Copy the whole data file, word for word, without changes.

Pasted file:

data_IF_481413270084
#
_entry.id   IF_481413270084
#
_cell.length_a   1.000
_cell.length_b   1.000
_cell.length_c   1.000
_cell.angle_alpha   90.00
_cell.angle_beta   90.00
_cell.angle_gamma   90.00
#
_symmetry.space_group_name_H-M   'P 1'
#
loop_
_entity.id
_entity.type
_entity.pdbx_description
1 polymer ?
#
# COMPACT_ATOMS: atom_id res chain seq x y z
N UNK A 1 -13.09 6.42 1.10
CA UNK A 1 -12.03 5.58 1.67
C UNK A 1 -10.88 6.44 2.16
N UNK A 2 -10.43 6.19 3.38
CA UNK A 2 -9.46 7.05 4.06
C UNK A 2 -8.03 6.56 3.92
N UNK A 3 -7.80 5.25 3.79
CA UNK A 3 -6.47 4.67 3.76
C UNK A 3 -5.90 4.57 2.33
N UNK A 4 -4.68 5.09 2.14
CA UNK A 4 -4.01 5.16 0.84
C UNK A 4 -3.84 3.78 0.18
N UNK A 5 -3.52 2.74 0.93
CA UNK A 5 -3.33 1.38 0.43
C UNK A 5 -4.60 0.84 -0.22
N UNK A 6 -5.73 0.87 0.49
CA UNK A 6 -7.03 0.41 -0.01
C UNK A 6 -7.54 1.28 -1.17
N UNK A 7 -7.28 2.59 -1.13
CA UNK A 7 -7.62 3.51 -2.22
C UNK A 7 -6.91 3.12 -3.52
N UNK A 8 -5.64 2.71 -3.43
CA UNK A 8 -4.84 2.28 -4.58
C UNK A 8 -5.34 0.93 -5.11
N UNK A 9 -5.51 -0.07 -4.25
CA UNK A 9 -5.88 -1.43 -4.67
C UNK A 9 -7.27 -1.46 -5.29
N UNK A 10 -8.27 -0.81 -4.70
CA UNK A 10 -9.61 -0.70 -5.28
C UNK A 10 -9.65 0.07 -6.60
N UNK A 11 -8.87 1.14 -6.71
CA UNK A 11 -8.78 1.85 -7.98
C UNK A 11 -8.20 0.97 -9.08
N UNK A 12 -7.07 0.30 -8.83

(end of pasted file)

data_IF_481413270084
#
_entry.id   IF_481413270084
#
_cell.length_a   1.000
_cell.length_b   1.000
_cell.length_c   1.000
_cell.angle_alpha   90.00
_cell.angle_beta   90.00
_cell.angle_gamma   90.00
#
_symmetry.space_group_name_H-M   'P 1'
#
loop_
_entity.id
_entity.type
_entity.pdbx_description
1 polymer ?
#
# COMPACT_ATOMS: atom_id res chain seq x y z
N UNK A 1 -13.09 6.42 1.10
CA UNK A 1 -12.03 5.58 1.67
C UNK A 1 -10.88 6.44 2.16
N UNK A 2 -10.43 6.19 3.38
CA UNK A 2 -9.46 7.05 4.06
C UNK A 2 -8.03 6.56 3.92
N UNK A 3 -7.80 5.25 3.79
CA UNK A 3 -6.47 4.67 3.76
C UNK A 3 -5.90 4.57 2.33
N UNK A 4 -4.68 5.09 2.14
CA UNK A 4 -4.01 5.16 0.84
C UNK A 4 -3.84 3.78 0.18
N UNK A 5 -3.52 2.74 0.93
CA UNK A 5 -3.33 1.38 0.43
C UNK A 5 -4.60 0.84 -0.22
N UNK A 6 -5.73 0.87 0.49
CA UNK A 6 -7.03 0.41 -0.01
C UNK A 6 -7.54 1.28 -1.17
N UNK A 7 -7.28 2.59 -1.13
CA UNK A 7 -7.62 3.51 -2.22
C UNK A 7 -6.91 3.12 -3.52
N UNK A 8 -5.64 2.71 -3.43
CA UNK A 8 -4.84 2.28 -4.58
C UNK A 8 -5.34 0.93 -5.11
N UNK A 9 -5.51 -0.07 -4.25
CA UNK A 9 -5.88 -1.43 -4.67
C UNK A 9 -7.27 -1.46 -5.29
N UNK A 10 -8.27 -0.81 -4.70
CA UNK A 10 -9.61 -0.70 -5.28
C UNK A 10 -9.65 0.07 -6.60
N UNK A 11 -8.87 1.14 -6.71
CA UNK A 11 -8.78 1.85 -7.98
C UNK A 11 -8.20 0.97 -9.08
N UNK A 12 -7.07 0.30 -8.83